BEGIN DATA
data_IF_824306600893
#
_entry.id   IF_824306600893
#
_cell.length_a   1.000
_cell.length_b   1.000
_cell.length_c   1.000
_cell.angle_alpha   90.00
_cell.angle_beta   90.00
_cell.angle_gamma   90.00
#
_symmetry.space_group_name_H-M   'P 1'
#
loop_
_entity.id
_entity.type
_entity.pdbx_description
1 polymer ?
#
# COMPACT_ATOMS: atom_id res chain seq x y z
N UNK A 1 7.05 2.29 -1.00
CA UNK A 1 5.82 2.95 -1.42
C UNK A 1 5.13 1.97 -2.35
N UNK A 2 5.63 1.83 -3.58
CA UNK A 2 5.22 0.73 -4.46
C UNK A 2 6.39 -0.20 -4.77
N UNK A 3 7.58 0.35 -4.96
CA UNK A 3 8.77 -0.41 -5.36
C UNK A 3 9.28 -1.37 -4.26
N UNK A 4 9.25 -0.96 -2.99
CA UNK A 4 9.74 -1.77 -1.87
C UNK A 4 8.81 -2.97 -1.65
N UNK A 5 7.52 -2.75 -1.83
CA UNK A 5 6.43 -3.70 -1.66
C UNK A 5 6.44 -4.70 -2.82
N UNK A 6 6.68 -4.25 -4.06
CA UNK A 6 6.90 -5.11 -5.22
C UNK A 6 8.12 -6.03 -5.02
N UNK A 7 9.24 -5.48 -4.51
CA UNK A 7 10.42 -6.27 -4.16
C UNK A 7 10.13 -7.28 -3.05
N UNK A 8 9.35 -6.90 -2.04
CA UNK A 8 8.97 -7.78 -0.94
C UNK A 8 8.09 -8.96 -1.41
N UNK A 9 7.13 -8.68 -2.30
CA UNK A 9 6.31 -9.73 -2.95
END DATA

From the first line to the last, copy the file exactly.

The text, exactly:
data_IF_824306600893
#
_entry.id   IF_824306600893
#
_cell.length_a   1.000
_cell.length_b   1.000
_cell.length_c   1.000
_cell.angle_alpha   90.00
_cell.angle_beta   90.00
_cell.angle_gamma   90.00
#
_symmetry.space_group_name_H-M   'P 1'
#
loop_
_entity.id
_entity.type
_entity.pdbx_description
1 polymer ?
#
# COMPACT_ATOMS: atom_id res chain seq x y z
N UNK A 1 7.05 2.29 -1.00
CA UNK A 1 5.82 2.95 -1.42
C UNK A 1 5.13 1.97 -2.35
N UNK A 2 5.63 1.83 -3.58
CA UNK A 2 5.22 0.73 -4.46
C UNK A 2 6.39 -0.20 -4.77
N UNK A 3 7.58 0.35 -4.96
CA UNK A 3 8.77 -0.41 -5.36
C UNK A 3 9.28 -1.37 -4.26
N UNK A 4 9.25 -0.96 -2.99
CA UNK A 4 9.74 -1.77 -1.87
C UNK A 4 8.81 -2.97 -1.65
N UNK A 5 7.52 -2.75 -1.83
CA UNK A 5 6.43 -3.70 -1.66
C UNK A 5 6.44 -4.70 -2.82
N UNK A 6 6.68 -4.25 -4.06
CA UNK A 6 6.90 -5.11 -5.22
C UNK A 6 8.12 -6.03 -5.02
N UNK A 7 9.24 -5.48 -4.51
CA UNK A 7 10.42 -6.27 -4.16
C UNK A 7 10.13 -7.28 -3.05
N UNK A 8 9.35 -6.90 -2.04
CA UNK A 8 8.97 -7.78 -0.94
C UNK A 8 8.09 -8.96 -1.41
N UNK A 9 7.13 -8.68 -2.30
CA UNK A 9 6.31 -9.73 -2.95